Fed Quick Analysis: Higher rates? Hold your horses, Powell could pummel the dollar back down

  • The Federal Reserve has left interest rates unchanged as expected, and the dollar reacted to the dot plot.
  • The economic improvement has pushed several members to bring forward their rate hike expectations to 2023.
  • Fed Chair Powell could dismiss talk of early tapering of bond buys, pushing the dollar down.

The hawks are awakening – that seems to be the message from the Federal Reserve's "dot plot," causing jitters in markets and supporting the dollar. The Fed has released new economic forecasts, and there are now more members foreseeing a rate hike in 2023.

The new dot-plot shows 13 members projecting a rate hike in 2023, and a borrowing cost of 0.625 – two rate hikes in that year. Back in March only seven out of 17 backed a lift-off in 2023. Regarding the outlook for 2022, seven members now back a hike next year against only four last time.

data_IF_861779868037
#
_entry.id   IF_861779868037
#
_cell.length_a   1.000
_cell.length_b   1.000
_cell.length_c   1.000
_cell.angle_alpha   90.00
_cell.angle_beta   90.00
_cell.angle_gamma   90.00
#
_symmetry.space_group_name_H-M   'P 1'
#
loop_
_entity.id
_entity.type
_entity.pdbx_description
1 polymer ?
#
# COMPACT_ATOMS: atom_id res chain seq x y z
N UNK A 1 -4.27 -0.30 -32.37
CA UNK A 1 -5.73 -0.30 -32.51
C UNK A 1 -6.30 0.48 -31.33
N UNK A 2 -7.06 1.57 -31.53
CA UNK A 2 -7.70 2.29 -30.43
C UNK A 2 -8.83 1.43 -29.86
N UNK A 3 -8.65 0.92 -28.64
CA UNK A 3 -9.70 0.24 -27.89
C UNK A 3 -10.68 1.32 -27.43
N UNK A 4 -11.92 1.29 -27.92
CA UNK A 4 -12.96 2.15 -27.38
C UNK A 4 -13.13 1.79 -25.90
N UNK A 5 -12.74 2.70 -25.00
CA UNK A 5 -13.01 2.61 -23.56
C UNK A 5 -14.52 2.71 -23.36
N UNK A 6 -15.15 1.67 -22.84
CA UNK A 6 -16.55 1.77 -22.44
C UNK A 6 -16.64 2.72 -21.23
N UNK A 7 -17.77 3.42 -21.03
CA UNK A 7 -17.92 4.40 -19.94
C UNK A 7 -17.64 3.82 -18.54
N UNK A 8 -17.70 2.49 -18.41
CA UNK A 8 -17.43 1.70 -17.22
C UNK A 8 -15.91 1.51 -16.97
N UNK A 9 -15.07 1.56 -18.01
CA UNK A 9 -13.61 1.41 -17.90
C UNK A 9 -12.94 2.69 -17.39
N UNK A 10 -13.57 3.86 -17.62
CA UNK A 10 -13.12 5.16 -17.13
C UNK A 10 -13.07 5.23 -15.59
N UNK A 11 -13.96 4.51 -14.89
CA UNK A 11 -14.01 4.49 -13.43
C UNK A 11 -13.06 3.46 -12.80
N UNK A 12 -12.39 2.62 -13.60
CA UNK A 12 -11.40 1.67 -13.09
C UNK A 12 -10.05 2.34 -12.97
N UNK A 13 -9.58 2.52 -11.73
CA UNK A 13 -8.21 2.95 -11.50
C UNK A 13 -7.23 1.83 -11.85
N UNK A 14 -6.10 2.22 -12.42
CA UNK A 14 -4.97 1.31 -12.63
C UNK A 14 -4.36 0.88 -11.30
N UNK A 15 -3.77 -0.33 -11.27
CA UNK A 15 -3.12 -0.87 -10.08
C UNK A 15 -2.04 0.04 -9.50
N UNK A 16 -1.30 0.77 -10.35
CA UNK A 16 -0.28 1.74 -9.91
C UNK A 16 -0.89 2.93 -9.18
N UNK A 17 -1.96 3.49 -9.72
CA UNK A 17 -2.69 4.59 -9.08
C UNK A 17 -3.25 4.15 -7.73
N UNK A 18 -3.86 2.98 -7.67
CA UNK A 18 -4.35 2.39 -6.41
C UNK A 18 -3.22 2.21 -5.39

According to the bank's proposed timeline, the world's most powerful central bank would first taper down and halt its bond-buying scheme before raising rates. The upgrade in projections – also in growth, inflation and employment ones – raises speculation of an early reduction in dollar printing. The Fed currently buys $120 billion worth of debt every month.

However, previous experience tells a different story. Federal Reserve Chair Jerome Powell has the last word in determining the market reaction and he is a dove – rejecting any premature tightening. He will likely dismiss any imminent tapering and reiterate his usual messages – millions of Americans are still out of work and inflation is "transitory."

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The last two Nonfarm Payrolls reports fell short of expectations and showed employment cannot be returned with a switch of a button. Regarding inflation, the jumps in prices of components related to the rapid reopening – air fares, used cars and apparel for example – provide Powell plenty of ammunition to curb hawks' enthusiasm.

A cautious Fed Chair could send the dollar back down. 

Federal Reserve Preview: First up, then down? Playbook for trading the Fed


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